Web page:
In our second paper, Rubén Garza, Ellen L. Duchaine and Raymond Reynosa also deal with mentoring in secondary ITP, but in a very different context to that of Lofthouse and Thomas’ study. Here, Garza and colleagues present outcomes from a study which examined pre-service teachers’ perceptions of their experiences in a mentor's classroom during a year-long field-based placement in a high-need urban school in the southwestern USA. They draw on analyses of data generated from focus groups and surveys. The paper provides a different perspective about the mentoring process to that provided by many studies because pre-service teachers learned and taught for a full school year in the classroom of a mentor who did not evaluate their practice. The findings illuminate pre-service teachers’ professional growth fostered by this experience and highlight different aspects of the mentor's contribution to their development.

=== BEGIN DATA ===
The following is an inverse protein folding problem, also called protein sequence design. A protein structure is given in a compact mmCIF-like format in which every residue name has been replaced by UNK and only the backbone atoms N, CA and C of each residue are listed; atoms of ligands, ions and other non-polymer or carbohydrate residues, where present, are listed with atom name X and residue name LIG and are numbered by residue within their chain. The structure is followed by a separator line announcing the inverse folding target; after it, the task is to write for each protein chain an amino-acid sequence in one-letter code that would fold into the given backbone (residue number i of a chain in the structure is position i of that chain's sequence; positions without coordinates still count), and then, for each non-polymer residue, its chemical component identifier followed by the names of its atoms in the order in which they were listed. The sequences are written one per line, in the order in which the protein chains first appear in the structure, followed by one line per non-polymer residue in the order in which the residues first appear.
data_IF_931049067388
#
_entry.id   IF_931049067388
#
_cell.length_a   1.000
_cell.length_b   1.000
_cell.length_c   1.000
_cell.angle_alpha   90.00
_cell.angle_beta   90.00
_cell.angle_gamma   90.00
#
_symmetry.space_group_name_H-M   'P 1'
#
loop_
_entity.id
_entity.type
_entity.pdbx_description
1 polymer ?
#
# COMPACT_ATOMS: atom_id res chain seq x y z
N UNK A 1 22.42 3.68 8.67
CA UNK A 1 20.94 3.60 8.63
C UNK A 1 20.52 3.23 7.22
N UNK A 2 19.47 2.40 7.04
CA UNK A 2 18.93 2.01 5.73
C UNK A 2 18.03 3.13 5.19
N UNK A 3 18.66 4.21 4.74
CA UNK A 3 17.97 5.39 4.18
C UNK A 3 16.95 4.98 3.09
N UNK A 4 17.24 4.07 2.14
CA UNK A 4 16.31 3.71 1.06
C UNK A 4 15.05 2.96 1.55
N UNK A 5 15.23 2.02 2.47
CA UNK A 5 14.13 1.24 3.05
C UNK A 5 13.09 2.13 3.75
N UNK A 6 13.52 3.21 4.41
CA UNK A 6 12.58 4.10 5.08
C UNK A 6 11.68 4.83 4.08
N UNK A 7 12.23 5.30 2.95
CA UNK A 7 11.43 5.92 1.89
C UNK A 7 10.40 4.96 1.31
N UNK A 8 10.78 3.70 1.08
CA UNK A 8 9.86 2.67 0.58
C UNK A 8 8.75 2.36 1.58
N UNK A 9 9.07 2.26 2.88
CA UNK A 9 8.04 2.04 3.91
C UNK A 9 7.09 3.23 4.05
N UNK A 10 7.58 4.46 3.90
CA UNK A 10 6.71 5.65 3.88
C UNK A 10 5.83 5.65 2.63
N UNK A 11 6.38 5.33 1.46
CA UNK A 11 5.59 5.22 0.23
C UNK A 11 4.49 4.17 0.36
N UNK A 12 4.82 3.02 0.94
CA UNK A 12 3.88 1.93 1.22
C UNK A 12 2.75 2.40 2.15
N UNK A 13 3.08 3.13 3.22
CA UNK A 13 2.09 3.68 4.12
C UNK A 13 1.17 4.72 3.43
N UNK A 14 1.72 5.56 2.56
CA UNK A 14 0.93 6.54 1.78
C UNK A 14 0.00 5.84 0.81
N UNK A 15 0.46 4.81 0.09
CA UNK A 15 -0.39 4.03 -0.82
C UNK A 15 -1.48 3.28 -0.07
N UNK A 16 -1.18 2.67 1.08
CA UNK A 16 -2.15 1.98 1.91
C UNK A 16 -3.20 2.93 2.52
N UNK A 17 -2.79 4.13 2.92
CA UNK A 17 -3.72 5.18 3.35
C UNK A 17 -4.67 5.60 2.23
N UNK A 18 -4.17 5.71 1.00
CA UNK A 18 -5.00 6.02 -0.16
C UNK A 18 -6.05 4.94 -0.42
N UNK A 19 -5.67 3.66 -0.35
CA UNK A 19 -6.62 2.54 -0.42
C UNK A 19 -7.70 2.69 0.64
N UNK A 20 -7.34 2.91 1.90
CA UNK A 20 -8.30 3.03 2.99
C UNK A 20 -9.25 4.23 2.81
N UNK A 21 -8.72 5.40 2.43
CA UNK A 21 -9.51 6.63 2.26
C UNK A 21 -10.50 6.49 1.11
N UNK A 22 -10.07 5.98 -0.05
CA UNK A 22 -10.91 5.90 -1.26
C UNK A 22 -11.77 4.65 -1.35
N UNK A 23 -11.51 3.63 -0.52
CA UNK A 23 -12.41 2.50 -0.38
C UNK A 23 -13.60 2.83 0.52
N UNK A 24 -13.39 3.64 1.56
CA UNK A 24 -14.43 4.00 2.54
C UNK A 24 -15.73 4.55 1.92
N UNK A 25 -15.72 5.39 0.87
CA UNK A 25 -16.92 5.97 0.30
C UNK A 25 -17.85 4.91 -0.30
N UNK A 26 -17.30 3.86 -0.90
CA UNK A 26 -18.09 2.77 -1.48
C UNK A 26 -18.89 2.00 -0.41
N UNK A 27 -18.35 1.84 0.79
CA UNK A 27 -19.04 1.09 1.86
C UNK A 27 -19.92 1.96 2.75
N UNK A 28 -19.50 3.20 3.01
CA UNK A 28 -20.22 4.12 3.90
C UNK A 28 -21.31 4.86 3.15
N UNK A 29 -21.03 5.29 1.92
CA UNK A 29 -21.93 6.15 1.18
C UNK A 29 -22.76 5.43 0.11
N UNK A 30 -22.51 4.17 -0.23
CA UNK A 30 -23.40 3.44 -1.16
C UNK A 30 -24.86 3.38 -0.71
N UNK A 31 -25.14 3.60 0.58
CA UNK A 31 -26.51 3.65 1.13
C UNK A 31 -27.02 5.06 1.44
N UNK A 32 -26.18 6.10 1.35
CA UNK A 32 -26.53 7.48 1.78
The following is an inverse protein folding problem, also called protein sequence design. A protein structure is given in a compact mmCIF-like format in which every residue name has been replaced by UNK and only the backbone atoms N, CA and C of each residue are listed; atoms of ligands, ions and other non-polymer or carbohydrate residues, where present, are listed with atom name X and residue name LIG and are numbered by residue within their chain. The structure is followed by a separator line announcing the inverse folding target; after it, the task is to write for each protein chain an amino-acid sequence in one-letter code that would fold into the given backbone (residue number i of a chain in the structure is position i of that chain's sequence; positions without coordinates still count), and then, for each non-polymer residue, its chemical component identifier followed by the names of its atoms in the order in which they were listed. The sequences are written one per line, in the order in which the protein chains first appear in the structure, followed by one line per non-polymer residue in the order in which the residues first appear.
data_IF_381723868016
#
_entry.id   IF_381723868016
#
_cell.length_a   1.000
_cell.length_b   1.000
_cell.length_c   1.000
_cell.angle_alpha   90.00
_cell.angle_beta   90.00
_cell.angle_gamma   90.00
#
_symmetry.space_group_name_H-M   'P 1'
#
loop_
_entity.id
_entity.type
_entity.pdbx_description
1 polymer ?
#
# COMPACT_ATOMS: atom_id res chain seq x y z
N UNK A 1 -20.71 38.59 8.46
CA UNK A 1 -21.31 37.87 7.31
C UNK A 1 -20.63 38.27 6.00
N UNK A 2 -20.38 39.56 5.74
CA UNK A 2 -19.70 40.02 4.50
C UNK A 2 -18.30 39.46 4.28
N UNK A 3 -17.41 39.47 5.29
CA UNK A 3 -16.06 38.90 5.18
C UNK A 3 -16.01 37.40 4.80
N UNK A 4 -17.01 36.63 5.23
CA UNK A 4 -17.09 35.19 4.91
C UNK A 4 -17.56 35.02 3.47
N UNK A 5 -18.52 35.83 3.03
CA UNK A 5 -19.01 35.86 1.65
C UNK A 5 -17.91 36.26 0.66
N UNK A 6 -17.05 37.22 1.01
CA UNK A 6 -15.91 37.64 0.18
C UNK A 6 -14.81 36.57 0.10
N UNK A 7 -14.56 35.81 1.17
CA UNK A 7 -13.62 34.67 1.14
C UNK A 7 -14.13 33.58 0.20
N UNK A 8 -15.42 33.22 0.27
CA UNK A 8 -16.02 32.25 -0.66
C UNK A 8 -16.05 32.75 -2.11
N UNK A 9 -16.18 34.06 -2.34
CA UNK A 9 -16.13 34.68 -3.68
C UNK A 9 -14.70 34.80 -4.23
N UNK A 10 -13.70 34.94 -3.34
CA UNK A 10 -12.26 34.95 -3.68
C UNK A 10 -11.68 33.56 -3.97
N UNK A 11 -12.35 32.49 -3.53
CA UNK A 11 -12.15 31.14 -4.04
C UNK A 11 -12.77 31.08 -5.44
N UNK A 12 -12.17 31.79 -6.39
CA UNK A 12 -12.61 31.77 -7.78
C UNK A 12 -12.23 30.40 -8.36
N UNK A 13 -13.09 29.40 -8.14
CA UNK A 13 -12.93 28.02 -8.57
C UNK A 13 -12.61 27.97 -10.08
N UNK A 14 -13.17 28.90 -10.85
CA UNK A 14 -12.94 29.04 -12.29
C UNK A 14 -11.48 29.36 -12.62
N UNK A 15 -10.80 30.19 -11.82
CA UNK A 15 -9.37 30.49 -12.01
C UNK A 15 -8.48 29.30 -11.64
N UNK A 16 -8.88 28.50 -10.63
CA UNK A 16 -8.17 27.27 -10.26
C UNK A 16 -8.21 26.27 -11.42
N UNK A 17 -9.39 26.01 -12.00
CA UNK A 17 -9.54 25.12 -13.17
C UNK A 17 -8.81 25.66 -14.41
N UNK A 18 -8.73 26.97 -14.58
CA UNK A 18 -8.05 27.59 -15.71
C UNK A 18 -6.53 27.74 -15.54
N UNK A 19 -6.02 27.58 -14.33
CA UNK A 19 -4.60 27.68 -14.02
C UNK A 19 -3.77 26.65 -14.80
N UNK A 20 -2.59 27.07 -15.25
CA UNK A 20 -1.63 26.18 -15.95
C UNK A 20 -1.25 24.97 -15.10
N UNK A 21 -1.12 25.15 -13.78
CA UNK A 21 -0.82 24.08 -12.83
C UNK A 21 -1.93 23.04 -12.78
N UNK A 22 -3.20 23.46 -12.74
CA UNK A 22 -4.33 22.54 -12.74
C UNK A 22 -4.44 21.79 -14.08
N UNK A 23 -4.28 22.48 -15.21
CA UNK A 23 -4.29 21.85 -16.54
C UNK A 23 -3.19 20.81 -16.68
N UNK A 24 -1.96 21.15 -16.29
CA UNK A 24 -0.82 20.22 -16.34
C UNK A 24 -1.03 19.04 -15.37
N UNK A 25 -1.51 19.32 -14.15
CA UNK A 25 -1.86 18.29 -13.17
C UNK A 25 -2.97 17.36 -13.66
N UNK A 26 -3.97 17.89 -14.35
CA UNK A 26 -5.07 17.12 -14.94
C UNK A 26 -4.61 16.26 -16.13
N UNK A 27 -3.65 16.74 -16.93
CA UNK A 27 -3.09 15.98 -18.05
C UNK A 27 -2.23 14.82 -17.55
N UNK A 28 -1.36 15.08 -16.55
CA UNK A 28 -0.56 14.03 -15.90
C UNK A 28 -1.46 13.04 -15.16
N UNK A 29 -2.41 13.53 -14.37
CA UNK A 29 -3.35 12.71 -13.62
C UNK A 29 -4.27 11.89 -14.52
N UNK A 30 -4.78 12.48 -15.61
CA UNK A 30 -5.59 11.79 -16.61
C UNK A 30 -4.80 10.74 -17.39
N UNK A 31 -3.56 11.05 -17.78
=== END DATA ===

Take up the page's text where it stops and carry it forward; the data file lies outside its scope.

In the third paper of the issue, Andrea Gallant and Virginnia Gilham discuss findings from a case study of a primary school in Victoria (Australia) in which teachers across different career phases had experienced ongoing coaching, which was designed to build teachers’ capacity to improve student learning, for a period of up to six years. The research focused on teacher coachees’ perceptions of why some coaching goals were more achievable than others, and data were generated from online questionnaires completed by 22 teacher coachees from the participating school. Using Constructivist Grounded Theory (CGT) (Charmaz, 1996), the authors identify six core themes – which they term Pragmatic I, Pragmatic We, Student Driven, Team Driven, Data Driven and Research Driven, respectively – which reflect how coachees positioned themselves or others when determining what made their coaching goals achievable. They conclude that instructional coaches within schools would benefit from being more cognisant of the developmental stages and therefore differentiated needs of the teachers they support, especially where the aim is to promote sustainable pedagogical improvement.